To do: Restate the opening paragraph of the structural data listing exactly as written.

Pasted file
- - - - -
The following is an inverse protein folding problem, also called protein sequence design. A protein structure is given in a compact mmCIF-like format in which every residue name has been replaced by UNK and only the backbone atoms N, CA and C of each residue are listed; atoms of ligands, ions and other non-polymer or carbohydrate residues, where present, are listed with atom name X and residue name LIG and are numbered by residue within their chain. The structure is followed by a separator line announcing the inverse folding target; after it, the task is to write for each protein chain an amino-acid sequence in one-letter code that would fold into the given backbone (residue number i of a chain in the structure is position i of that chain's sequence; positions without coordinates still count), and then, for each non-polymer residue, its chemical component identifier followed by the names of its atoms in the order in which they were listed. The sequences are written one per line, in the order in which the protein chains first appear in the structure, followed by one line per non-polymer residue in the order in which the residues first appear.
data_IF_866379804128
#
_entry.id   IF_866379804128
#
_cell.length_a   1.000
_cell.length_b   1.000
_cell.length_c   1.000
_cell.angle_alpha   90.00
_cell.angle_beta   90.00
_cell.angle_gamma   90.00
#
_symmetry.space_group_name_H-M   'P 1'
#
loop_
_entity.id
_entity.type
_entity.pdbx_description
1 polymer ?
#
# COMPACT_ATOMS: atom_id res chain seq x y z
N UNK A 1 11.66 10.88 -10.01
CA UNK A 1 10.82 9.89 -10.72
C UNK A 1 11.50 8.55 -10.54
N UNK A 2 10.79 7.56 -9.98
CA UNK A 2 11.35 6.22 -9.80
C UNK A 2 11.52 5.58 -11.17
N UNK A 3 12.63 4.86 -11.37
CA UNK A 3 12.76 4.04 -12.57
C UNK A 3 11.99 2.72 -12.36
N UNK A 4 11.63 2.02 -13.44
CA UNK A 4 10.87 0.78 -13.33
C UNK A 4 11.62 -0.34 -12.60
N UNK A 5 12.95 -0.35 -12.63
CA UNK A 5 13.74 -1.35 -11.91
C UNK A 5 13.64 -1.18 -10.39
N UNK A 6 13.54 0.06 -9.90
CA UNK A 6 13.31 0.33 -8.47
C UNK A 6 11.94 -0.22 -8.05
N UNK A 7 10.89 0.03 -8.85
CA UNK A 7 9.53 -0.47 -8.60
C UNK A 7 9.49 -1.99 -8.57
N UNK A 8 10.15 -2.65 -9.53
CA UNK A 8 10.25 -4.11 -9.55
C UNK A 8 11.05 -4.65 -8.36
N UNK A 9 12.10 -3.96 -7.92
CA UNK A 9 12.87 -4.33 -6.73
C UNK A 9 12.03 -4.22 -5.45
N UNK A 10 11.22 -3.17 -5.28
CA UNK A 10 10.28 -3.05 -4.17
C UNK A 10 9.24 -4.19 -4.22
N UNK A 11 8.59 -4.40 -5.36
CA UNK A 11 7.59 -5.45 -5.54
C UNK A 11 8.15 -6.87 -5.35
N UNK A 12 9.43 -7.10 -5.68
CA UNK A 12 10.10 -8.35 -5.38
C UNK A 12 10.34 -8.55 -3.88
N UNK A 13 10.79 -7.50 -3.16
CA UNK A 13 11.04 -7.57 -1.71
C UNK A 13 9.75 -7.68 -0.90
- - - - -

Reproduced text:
The following is an inverse protein folding problem, also called protein sequence design. A protein structure is given in a compact mmCIF-like format in which every residue name has been replaced by UNK and only the backbone atoms N, CA and C of each residue are listed; atoms of ligands, ions and other non-polymer or carbohydrate residues, where present, are listed with atom name X and residue name LIG and are numbered by residue within their chain. The structure is followed by a separator line announcing the inverse folding target; after it, the task is to write for each protein chain an amino-acid sequence in one-letter code that would fold into the given backbone (residue number i of a chain in the structure is position i of that chain's sequence; positions without coordinates still count), and then, for each non-polymer residue, its chemical component identifier followed by the names of its atoms in the order in which they were listed. The sequences are written one per line, in the order in which the protein chains first appear in the structure, followed by one line per non-polymer residue in the order in which the residues first appear.